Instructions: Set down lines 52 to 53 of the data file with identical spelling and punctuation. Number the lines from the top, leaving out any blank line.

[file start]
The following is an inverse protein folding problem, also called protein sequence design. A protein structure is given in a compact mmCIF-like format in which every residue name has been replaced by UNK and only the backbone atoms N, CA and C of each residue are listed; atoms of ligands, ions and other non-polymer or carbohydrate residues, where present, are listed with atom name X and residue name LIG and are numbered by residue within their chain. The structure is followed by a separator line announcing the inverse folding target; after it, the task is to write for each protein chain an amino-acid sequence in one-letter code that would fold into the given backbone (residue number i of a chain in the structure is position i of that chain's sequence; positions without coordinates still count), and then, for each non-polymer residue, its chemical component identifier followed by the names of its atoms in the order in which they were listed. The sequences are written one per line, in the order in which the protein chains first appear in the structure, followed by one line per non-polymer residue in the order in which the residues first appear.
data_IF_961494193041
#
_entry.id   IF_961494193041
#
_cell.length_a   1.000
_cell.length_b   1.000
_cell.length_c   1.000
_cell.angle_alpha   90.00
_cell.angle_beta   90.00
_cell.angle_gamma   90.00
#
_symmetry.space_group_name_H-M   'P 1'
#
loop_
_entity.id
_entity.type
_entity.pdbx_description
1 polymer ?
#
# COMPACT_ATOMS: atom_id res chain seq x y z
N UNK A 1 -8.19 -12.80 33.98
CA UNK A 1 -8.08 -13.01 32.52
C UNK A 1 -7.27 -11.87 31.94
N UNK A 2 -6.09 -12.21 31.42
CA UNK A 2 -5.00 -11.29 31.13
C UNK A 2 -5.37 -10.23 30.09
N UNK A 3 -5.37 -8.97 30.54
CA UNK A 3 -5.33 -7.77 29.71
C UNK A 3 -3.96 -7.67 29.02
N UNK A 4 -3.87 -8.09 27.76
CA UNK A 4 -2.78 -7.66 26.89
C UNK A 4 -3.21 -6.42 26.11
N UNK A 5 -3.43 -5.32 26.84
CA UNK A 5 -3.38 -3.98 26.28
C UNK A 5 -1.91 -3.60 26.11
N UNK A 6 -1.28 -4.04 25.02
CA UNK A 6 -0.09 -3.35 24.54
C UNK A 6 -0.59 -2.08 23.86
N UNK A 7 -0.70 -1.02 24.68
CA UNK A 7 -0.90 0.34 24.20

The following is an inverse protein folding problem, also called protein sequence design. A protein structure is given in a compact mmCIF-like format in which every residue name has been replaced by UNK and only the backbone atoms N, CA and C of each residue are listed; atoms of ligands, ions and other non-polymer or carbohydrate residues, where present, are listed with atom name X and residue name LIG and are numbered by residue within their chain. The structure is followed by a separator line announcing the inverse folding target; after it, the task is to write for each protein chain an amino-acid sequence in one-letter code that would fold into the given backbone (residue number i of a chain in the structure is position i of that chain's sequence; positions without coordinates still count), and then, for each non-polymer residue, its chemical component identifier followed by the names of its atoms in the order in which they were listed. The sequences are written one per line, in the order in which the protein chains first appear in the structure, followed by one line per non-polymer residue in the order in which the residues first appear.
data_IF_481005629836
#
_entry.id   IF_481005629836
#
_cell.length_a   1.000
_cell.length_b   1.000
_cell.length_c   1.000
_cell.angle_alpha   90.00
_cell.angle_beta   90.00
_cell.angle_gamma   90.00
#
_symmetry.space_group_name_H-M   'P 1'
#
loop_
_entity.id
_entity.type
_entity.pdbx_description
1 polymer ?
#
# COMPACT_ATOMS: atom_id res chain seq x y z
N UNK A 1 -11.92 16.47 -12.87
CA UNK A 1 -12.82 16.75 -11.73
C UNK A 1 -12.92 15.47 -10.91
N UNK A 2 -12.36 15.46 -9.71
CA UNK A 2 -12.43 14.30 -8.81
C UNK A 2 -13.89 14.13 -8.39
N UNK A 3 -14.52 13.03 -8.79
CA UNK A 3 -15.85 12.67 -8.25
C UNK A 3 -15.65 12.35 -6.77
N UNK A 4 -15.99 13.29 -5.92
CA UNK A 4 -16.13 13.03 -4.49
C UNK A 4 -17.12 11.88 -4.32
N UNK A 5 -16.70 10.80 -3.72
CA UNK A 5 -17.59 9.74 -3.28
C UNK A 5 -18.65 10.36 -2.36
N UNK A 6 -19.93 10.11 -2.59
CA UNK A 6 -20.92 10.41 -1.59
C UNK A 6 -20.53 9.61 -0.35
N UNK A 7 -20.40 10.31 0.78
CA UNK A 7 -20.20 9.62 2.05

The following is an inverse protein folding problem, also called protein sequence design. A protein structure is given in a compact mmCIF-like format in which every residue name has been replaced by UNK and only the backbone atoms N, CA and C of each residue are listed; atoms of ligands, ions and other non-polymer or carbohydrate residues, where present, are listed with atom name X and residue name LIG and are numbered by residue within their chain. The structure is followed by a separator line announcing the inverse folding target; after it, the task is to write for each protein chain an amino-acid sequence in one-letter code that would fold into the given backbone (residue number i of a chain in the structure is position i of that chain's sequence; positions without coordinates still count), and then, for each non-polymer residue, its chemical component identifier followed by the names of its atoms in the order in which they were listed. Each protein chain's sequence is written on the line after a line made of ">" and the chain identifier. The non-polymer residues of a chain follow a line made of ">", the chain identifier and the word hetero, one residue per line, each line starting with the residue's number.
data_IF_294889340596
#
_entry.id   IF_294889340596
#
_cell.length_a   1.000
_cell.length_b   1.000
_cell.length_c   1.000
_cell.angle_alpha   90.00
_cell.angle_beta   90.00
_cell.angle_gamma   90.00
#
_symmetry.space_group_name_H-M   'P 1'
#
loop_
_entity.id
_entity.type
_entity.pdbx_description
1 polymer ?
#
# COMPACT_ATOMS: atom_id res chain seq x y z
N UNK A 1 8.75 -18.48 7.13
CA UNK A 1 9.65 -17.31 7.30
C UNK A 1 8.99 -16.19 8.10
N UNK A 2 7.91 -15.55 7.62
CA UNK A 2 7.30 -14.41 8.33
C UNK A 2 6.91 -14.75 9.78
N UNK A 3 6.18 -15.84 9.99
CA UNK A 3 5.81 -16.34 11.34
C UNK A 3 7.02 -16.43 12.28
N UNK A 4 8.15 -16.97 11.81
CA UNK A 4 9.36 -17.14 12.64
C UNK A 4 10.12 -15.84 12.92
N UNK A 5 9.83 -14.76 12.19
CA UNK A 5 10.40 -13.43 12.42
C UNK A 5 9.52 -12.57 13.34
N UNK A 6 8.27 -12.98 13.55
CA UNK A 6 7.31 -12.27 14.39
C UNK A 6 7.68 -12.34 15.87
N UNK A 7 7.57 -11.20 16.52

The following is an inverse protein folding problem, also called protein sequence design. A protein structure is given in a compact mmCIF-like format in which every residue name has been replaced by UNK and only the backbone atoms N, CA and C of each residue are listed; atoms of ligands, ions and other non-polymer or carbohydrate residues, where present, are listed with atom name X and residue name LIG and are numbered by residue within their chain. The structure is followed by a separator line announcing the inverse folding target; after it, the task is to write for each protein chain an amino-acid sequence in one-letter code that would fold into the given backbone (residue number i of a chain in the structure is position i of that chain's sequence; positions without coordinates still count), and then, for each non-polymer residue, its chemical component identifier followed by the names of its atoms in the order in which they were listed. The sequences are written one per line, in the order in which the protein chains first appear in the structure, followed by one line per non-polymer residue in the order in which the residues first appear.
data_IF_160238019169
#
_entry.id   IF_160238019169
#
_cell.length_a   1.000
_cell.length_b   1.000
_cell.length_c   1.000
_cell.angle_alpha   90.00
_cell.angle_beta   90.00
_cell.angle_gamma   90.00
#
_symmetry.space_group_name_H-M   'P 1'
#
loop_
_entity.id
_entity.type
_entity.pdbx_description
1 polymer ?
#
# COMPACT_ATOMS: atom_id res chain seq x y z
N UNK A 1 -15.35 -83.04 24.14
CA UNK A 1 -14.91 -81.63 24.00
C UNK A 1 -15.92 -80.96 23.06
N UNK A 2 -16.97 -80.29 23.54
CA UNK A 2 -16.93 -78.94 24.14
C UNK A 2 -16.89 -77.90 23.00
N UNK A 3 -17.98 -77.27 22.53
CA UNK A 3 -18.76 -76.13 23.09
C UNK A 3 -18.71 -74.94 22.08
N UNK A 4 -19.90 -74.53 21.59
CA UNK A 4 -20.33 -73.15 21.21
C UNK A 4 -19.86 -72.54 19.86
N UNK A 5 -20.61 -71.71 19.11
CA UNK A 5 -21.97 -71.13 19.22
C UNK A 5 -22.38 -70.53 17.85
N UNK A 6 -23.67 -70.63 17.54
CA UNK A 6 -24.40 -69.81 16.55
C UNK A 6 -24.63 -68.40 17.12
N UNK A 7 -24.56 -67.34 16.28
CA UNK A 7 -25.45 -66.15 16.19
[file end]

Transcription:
_cell.angle_gamma   90.00
#